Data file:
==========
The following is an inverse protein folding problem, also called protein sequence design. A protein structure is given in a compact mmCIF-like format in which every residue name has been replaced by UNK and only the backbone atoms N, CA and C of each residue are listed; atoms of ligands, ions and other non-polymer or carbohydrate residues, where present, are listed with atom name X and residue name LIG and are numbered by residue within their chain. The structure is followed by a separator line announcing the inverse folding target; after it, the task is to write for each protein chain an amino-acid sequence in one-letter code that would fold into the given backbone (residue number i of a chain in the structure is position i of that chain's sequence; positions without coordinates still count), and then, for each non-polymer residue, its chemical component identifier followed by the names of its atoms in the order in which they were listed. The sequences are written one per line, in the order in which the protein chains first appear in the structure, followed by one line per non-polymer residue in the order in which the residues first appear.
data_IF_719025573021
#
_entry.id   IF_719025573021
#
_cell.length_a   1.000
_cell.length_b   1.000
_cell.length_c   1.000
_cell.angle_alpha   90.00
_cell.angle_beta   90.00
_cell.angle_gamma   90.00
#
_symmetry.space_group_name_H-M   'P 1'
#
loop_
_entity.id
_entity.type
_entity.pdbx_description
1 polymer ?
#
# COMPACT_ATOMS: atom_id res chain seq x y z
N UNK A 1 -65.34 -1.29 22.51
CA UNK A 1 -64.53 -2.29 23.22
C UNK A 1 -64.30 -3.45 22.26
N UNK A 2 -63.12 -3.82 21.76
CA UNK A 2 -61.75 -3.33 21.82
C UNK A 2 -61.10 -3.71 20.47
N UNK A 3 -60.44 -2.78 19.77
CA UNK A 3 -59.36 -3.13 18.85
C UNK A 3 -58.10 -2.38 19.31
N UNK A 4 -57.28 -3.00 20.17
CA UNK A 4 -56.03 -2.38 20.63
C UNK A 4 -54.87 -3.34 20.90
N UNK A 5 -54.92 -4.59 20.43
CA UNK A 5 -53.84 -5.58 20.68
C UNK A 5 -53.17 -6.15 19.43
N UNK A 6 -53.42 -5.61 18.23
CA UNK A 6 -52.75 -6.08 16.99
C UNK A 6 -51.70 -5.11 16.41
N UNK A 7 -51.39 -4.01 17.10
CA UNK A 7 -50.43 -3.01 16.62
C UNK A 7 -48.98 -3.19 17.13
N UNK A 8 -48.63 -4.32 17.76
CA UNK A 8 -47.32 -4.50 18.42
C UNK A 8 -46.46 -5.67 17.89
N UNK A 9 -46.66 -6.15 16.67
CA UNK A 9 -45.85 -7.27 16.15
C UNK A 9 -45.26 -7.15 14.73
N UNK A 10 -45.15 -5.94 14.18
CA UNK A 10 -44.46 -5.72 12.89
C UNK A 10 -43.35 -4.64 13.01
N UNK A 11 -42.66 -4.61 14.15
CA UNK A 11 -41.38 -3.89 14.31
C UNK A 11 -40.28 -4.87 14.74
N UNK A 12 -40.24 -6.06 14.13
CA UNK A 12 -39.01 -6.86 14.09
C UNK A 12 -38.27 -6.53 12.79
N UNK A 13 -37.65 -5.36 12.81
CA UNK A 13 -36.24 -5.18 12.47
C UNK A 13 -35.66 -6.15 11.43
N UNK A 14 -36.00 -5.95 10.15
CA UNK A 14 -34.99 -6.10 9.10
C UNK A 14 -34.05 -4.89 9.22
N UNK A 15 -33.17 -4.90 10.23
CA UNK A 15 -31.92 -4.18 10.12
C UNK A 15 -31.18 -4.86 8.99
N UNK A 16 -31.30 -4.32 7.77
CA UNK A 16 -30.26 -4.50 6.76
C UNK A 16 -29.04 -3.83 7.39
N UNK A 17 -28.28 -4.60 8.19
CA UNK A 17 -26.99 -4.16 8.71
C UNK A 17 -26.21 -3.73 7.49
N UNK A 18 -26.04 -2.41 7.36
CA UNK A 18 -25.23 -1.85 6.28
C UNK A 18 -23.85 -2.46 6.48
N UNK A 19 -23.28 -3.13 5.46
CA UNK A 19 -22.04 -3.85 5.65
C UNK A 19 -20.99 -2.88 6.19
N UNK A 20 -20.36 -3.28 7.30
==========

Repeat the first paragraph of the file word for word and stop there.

The following is an inverse protein folding problem, also called protein sequence design. A protein structure is given in a compact mmCIF-like format in which every residue name has been replaced by UNK and only the backbone atoms N, CA and C of each residue are listed; atoms of ligands, ions and other non-polymer or carbohydrate residues, where present, are listed with atom name X and residue name LIG and are numbered by residue within their chain. The structure is followed by a separator line announcing the inverse folding target; after it, the task is to write for each protein chain an amino-acid sequence in one-letter code that would fold into the given backbone (residue number i of a chain in the structure is position i of that chain's sequence; positions without coordinates still count), and then, for each non-polymer residue, its chemical component identifier followed by the names of its atoms in the order in which they were listed. The sequences are written one per line, in the order in which the protein chains first appear in the structure, followed by one line per non-polymer residue in the order in which the residues first appear.